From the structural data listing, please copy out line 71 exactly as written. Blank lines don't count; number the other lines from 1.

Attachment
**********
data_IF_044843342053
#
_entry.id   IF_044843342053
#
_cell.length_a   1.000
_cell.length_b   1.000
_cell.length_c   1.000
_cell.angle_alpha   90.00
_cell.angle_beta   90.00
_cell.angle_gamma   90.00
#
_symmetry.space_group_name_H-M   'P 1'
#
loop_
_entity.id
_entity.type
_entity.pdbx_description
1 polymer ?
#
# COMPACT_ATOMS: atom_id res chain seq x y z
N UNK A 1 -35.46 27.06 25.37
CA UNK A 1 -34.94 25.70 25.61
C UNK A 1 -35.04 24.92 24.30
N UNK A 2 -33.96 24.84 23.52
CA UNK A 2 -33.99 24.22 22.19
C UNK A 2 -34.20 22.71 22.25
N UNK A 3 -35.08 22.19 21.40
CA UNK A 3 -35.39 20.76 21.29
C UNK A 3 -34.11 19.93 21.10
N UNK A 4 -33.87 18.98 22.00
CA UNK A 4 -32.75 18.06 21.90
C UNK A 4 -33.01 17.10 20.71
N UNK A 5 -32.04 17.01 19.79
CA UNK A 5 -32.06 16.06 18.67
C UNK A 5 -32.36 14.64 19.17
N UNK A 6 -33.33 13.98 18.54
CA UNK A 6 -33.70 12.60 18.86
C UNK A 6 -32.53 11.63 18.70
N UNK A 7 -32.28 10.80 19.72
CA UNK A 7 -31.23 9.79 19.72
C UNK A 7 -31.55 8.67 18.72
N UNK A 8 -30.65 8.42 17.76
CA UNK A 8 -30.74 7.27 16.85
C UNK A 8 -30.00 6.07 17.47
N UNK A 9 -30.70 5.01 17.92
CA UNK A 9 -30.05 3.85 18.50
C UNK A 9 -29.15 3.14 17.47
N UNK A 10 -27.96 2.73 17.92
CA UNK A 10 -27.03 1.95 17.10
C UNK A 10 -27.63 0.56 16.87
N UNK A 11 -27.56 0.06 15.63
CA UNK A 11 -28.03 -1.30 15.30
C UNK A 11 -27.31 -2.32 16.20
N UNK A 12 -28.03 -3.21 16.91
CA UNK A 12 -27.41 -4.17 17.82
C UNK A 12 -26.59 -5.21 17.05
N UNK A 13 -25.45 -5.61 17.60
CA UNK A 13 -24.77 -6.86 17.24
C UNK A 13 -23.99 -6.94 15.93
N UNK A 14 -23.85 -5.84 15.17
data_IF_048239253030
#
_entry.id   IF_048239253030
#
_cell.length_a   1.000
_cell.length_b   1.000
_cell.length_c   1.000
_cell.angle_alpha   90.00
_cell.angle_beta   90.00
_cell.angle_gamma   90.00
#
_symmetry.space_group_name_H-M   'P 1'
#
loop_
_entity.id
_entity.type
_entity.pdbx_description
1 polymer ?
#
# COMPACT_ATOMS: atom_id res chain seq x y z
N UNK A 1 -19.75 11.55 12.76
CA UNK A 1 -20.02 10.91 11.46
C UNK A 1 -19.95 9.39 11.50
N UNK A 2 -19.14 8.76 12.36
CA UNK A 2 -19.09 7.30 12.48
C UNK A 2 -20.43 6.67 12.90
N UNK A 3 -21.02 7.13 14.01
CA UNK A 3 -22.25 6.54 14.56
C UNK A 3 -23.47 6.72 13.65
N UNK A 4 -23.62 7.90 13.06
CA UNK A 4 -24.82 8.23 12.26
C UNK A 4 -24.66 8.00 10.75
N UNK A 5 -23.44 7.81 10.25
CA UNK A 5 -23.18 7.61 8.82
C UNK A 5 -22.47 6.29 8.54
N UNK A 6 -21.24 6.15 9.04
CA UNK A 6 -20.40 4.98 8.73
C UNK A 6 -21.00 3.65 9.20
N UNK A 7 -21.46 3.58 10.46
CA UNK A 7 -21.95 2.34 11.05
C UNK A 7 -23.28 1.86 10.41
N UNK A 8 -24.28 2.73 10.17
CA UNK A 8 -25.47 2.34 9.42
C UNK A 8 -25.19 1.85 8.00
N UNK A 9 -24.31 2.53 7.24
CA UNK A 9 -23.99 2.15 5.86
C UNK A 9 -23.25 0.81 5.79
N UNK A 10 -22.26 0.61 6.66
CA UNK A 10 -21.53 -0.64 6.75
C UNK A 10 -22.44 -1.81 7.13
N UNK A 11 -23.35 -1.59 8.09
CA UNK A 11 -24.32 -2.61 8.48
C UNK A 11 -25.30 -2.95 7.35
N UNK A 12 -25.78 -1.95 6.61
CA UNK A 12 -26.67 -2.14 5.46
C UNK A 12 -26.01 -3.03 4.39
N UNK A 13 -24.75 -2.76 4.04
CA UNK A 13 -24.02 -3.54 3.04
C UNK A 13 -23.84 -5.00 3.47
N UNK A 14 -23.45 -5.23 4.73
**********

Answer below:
#